Workers Turned Actors
Telling historical and contemporary stories to inform our daily fight for living wages, dignity and social justiceThe Workers Theater company focuses on economic justice and workers’ rights. The artists and performers are members of the movement and working St Louis. These workers-turned-actors collaborate and train for months each year to create a series of sketches that connect stories of struggle, past and present. Stories are shared in word and song, historical reenactments and tales of the ongoing struggle for workers rights, told by those most affected.
See and hear about us featured in the news!
We have earned news coverage, reviews and artist interviews in St. Louis Public Radio, Labor Tribune, Two on the Aisle and more!
Pivoting in the Pandemic
In 2020, Workers’ Theater pivoted to virtual programming and established our Bread and Roses YouTube channel to continue engaging audiences and giving voice to issues of social justice. Our YouTube channel features individual performances and artistic demonstrations, thanks to support from the University City Commission for Access and Local Original Programming (CALOP).
We also offer a preview our next original play! Adapted from the novel by Fannie Cook, Mrs. Palmer’s Honey is a rich depiction of how race, class, and worker’s rights intersected during World War II in the historic Ville Neighborhood in St. Louis. The play is scheduled to open in 2021. But we bring you behind the scenes (virtually) for the “first reading” to watch it develop.
Jailbird, An Original Play
In November 2019, Bread and Roses presented the premiere of Jailbird, an original play based on a true story of Eugene V. Debs at Missouri History Museum. In 1920, Eugene Victor Debs ran a campaign for the US presidency- from a federal prison cell. He was imprisoned for his outspoken objection to the violence and chaos of WWI. Debs ended up receiving a million votes, and 100 years later, his revelations on our society, economy, prison system, and the nature of war, are strikingly relevant.
Jailbird played to capacity crowds and received excellent reviews.
Workers’ Opera 2018-2019
The Workers’ Theater project has ramps into high gear each season, expanding our audiences and impact. Throughout the year, at venues across the state, more than 2,000 people experienced the Workers’ Opera, starring our talented cast of actors and musicians.
Kathryn Bentley, Artistic Director, and Colin McLaughlin, musical director, channeled their creativity into sketches, songs, and poems, that successfully educated and activated audiences on key issues such as raising the minimum wage and cleaning up government.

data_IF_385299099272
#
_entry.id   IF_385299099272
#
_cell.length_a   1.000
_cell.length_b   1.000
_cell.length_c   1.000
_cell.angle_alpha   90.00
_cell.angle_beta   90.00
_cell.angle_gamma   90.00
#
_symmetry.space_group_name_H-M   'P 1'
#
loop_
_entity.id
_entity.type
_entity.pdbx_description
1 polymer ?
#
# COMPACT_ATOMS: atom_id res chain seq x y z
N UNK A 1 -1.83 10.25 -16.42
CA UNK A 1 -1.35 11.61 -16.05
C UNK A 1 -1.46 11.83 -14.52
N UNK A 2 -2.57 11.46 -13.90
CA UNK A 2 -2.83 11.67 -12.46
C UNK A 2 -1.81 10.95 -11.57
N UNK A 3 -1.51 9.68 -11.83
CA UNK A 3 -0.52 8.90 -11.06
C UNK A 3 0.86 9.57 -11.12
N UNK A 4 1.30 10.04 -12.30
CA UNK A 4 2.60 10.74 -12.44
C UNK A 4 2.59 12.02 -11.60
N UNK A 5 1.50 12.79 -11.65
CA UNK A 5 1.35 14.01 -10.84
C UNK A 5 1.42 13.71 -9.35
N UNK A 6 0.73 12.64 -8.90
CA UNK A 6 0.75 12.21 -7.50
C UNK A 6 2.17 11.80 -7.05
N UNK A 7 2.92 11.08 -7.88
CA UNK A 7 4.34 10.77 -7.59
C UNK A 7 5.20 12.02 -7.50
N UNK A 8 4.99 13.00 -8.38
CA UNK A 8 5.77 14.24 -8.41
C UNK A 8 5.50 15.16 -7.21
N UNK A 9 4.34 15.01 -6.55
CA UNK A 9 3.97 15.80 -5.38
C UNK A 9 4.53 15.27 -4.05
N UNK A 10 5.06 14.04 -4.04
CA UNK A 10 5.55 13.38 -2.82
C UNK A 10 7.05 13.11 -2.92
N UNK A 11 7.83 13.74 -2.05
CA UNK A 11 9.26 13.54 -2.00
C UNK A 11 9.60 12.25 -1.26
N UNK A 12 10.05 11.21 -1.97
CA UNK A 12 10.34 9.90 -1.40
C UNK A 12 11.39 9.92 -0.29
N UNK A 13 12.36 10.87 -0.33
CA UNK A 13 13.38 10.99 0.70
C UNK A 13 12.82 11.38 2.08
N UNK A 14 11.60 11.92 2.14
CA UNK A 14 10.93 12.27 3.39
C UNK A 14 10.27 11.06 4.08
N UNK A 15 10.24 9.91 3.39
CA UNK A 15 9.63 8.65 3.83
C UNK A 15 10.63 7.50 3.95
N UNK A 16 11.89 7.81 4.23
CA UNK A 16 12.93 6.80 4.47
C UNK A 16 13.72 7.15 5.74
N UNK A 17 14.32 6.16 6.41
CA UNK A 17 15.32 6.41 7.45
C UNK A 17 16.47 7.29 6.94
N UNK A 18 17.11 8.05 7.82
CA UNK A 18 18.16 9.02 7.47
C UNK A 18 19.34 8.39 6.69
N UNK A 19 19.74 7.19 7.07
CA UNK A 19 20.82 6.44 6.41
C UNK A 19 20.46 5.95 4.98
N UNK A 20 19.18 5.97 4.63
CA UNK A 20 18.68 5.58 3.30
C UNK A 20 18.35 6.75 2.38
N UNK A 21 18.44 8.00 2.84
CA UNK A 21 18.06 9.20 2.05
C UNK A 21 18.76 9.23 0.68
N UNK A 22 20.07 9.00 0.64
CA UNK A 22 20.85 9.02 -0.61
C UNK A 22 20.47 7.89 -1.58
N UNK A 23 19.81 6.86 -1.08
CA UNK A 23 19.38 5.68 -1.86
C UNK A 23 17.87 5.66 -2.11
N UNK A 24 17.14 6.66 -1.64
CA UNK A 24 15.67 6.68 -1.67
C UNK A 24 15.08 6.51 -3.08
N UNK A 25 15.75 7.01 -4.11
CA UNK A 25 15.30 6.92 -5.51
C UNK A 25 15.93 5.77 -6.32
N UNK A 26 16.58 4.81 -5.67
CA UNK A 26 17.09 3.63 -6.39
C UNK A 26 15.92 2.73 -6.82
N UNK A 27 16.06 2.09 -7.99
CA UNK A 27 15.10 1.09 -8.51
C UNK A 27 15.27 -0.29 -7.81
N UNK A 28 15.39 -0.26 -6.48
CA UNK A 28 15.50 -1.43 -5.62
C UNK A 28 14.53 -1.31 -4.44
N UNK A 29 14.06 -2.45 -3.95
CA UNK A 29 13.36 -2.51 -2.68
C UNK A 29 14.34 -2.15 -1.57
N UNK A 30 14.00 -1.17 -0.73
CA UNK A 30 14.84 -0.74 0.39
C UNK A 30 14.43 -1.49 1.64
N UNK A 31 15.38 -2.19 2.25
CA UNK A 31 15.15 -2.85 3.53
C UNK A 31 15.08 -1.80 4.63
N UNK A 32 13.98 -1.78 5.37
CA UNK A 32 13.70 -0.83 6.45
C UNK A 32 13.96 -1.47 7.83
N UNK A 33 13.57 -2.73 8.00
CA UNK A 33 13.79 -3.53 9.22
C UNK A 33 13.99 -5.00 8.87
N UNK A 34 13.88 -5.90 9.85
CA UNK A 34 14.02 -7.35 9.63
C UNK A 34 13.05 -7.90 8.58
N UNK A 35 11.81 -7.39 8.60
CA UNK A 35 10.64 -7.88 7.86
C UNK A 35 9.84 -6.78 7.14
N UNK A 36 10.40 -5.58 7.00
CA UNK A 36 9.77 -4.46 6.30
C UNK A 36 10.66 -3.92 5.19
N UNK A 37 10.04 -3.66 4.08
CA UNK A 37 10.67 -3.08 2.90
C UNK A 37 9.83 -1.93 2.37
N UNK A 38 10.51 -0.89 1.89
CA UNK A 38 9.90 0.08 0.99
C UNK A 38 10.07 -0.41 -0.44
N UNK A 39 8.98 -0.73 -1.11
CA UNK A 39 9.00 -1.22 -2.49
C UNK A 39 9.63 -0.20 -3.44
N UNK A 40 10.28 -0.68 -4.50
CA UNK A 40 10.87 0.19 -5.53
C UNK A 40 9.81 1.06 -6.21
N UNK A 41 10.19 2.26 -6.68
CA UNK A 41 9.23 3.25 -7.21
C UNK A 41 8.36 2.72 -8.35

Workers’ Theater group performed for two consecutive years at the Grand Center’s successful Theatre Crawl.
The Workers’ Theater group wowed audiences at venues large and small, from our House Party series to the Grand Center’s successful Theatre Crawl in July. Thanks to MOVE, the Missouri Organizing and Voter Engagement Collaborative, we took the show on the road to Columbia and Kansas City, Missouri.
Plan to catch this talented group in action! See Our Events Page
Right To Work Exposed — From the cast of A Workers’ Opera
Extremists and lobbyists doing the bidding of billionaires enacted harmful right-to-work laws in Kentucky and Missouri this year. They’re readying to push these policies on a national scale in Congress and other states across the country. Their plan is to drive down wages and undermine our collective ability to join in union.
This performance, presented in 2018 by creative team and cast of the Workers’ Theater, details the racist, harmful, and largely hidden history of Right To Work, and speaks against the effects it has on workers and their families.
“Then and Now Again” — A Workers’ Opera
This “workers’ opera,” written by the late Agnes Wilcox and Freeman Word, debuted in 2016 at the First Unitarian Church under the direction of Colin McLaughlin. It focused on St. Louis’ rich, mostly unexplored, labor history. After Ferguson, it became increasingly clear that workers engaged in these organizing efforts understood very clearly the connection between workers’ rights and civil rights in this post-industrial society that is growing up around us. And it became clear to Bread and Roses that it was time to produce a theater piece, a ‘workers’ opera,’ that would connect the “then” with the “now.”